Prenuptial Agreement Solicitors

Married couples and civil partners have certain legal obligations to each other under the Matrimonial Causes Act 1973 and the court will divide finances and property on divorce in accordance with this law. It is therefore essential if you are considering getting married or entering into a civil partnership and you have anything of importance which you would wish to hold on to should the relationship break down at a later stage, that you protect yourself with a prenuptial agreement (pre-civil partnership agreement).

A pre nup (or pre cip) is an agreement made between you and your future husband/wife/civil partner before the marriage/civil partnership, to detail assets such as:

  • a house you may have owned before the relationship started
  • inherited property
  • valuables such as cars, jewellery or artworks
  • pets

In fact, the document can outline anything of importance to you that you would wish to keep if your marriage or civil partnership fails at any stage. It can also include information on the wealth each partner brought into the relationship and, in the event of a split, the pre nup can be placed before the court for its consideration when deciding on a financial settlement.

We have a range of free family law guides on matters relating to property and finances on divorce, arrangements for children and more. Go to our Free Guides page to download the brochures.


Protecting your business assets

If you own or have a share of a business you may wish to protect this from any possible future claim by your spouse-to-be. In your prenuptial agreement, you will need to have agreed that your future spouse waives all rights to interest in the business in the case of divorce or your death.  Alternatively, you may wish to have an agreement in place for your future spouse to have the option to buy any shares you may own in a business in the event of your death.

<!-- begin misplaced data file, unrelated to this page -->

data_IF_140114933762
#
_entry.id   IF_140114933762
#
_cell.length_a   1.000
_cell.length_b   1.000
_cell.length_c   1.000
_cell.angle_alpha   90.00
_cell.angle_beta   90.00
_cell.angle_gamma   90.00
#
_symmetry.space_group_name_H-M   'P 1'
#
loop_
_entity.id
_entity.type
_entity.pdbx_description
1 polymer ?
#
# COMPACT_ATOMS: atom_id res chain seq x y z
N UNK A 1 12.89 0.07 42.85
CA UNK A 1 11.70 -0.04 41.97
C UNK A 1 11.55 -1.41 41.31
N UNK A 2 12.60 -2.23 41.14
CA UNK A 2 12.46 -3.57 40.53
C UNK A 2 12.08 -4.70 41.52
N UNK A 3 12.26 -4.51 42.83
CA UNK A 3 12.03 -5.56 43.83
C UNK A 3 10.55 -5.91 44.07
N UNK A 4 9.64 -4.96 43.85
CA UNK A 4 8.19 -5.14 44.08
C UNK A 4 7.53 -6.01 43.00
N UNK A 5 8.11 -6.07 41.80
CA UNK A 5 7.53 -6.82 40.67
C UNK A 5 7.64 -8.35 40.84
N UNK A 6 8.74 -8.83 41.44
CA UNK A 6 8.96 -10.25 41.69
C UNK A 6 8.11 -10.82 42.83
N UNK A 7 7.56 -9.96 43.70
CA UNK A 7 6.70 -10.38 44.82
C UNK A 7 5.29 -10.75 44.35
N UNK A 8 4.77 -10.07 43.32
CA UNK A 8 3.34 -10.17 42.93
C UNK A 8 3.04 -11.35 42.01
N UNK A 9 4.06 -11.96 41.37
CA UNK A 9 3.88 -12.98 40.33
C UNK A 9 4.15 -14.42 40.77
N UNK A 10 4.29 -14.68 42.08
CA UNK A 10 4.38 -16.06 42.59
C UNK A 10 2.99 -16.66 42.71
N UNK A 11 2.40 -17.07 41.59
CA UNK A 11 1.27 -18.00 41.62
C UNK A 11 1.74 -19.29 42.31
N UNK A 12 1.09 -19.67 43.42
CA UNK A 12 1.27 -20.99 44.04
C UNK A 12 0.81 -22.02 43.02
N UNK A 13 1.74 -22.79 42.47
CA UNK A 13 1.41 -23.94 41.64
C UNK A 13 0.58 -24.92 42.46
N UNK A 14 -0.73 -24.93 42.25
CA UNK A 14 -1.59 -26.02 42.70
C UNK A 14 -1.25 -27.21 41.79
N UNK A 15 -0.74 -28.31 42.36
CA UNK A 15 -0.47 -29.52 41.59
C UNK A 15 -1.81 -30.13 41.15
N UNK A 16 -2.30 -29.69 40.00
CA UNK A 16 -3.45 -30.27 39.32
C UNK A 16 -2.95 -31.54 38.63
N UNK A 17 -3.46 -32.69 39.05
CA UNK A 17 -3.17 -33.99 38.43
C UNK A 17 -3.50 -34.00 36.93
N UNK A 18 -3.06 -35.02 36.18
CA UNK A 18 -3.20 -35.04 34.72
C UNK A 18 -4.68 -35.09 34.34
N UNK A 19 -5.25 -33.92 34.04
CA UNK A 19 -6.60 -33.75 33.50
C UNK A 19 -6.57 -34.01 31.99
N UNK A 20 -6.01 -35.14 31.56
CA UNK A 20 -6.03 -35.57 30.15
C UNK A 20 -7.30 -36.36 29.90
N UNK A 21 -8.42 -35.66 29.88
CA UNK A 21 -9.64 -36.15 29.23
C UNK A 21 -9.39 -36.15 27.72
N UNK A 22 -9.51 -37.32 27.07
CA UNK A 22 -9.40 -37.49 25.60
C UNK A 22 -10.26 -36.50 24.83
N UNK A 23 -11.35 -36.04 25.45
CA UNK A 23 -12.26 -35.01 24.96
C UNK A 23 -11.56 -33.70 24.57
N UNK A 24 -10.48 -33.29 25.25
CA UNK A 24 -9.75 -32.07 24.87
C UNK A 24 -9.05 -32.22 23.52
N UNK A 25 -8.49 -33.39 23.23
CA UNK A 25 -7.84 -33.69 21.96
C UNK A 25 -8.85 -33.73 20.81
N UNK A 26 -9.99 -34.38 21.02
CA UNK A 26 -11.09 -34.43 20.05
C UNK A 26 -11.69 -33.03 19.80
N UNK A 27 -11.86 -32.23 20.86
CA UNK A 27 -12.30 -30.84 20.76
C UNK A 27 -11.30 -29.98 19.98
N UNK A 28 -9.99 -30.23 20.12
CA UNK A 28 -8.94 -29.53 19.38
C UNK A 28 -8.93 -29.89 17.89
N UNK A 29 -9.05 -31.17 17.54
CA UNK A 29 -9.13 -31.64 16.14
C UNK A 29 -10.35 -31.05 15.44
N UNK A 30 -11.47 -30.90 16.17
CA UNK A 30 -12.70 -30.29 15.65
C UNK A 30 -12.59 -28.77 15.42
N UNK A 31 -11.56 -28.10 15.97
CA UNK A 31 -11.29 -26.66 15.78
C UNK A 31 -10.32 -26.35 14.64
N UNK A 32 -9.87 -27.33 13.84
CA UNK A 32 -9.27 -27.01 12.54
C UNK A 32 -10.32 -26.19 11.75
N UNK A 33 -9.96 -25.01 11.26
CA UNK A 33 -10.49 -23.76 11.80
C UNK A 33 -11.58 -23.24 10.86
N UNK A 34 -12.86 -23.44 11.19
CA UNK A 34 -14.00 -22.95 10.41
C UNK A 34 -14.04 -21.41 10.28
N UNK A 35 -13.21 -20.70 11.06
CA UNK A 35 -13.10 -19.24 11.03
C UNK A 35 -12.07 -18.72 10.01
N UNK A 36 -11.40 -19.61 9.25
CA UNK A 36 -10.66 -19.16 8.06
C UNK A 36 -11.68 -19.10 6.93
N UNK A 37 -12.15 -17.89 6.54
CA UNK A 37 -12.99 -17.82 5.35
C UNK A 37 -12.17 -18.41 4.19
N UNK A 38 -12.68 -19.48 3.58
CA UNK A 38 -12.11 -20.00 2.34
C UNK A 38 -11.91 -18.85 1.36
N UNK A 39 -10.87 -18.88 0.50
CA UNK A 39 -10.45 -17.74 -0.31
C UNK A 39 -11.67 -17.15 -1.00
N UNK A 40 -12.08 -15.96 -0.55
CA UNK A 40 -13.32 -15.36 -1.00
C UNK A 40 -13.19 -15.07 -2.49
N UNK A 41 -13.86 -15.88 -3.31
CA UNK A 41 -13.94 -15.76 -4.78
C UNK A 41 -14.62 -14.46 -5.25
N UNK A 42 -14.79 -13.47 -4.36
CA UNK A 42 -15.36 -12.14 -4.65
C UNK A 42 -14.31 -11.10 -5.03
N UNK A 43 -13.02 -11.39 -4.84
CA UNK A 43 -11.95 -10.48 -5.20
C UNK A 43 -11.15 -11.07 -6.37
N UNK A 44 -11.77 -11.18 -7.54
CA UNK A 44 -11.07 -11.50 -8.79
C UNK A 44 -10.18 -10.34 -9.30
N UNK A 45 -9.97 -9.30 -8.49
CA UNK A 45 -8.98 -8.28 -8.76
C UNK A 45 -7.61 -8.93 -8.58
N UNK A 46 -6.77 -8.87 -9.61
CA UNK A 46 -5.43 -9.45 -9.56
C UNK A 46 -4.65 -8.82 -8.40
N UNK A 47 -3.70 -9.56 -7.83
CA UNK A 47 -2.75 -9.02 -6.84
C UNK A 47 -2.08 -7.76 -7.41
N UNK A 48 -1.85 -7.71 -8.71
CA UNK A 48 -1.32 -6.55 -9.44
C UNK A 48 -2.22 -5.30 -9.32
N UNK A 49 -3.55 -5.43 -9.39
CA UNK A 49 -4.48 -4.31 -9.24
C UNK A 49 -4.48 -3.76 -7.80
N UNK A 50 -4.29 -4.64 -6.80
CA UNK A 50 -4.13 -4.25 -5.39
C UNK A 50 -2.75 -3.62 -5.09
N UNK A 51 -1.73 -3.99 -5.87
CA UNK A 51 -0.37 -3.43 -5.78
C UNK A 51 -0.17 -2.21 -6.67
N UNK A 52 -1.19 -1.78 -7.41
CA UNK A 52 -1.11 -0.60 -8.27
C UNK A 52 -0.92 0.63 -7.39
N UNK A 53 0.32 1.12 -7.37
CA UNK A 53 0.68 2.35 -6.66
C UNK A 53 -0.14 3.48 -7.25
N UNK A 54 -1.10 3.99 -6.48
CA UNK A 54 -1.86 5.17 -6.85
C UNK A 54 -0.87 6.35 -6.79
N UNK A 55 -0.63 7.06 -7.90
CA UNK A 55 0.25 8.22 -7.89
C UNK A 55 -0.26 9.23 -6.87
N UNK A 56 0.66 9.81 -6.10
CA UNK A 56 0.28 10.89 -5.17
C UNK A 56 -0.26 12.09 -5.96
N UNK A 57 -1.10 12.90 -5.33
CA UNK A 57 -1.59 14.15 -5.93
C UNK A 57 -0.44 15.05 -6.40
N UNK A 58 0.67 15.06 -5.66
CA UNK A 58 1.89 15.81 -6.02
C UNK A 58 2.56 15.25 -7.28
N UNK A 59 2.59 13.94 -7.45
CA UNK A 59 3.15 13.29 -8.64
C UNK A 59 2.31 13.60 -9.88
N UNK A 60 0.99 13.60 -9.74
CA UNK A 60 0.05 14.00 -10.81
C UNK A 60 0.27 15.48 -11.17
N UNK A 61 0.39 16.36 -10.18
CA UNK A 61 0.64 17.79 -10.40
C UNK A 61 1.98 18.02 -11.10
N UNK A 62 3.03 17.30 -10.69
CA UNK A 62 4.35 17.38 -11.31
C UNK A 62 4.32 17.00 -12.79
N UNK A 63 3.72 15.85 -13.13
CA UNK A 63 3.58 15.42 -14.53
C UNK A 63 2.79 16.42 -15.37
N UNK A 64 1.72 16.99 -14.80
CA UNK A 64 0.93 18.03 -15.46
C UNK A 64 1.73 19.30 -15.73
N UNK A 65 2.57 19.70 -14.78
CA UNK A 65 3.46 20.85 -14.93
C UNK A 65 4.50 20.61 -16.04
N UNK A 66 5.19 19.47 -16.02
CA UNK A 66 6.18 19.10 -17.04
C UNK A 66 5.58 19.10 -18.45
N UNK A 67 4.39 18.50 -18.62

Protection against creditors

If your spouse-to-be has incurred substantial debts before your marriage, it is important to have a prenuptial agreement if you wish to protect your assets from being seized by creditors in the event of divorce or your death.

If you have assets that you would like to protect then our family lawyers can discuss the viability of entering into a prenuptial agreement which will set out your intentions as to what will happen if you break up.

Are they enforceable?

For many years Prenuptial Agreements were seen as suitable for the rich and famous where huge amounts of money were at stake. More recently, with the rise in property values and also money being passed down from one generation to the next to help buy property these agreements may have wider relevance.

Prenuptial (and Postnuptial) Agreements are not yet legally binding, although they may be upheld if the court is satisfied that:-

  • the agreement is properly drafted,
  • both parties have received or had the opportunity to receive independent legal advice,
  • both parties have given full and frank financial disclosure to each other,
  • both parties have entered the agreement at least 21 days before the marriage,
  • the agreement takes into account significant changes in the future
  • the agreement is fair and realistic.

Legal advice on prenuptial agreements

It’s possible to make a marital property agreement regarding the intentions for your wealth and assets at any time during your relationship. It’s important that both parties seek individual family law advice before signing an agreement and that no pressure is put on either party to sign. Before considering the contents of any prenuptial or postnuptial agreement the court will want to make sure that each party signed the agreement with full knowledge and understanding of the its ramifications.

Talk to us – Fixed Fee Initial Consultation

Whatever family law concerns you have, we offer a fixed fee initial consultation for £100 plus VAT. To book your appointment please call our family law team at the most convenient location for you:

Alternatively you can email the family team on or complete our enquiry form

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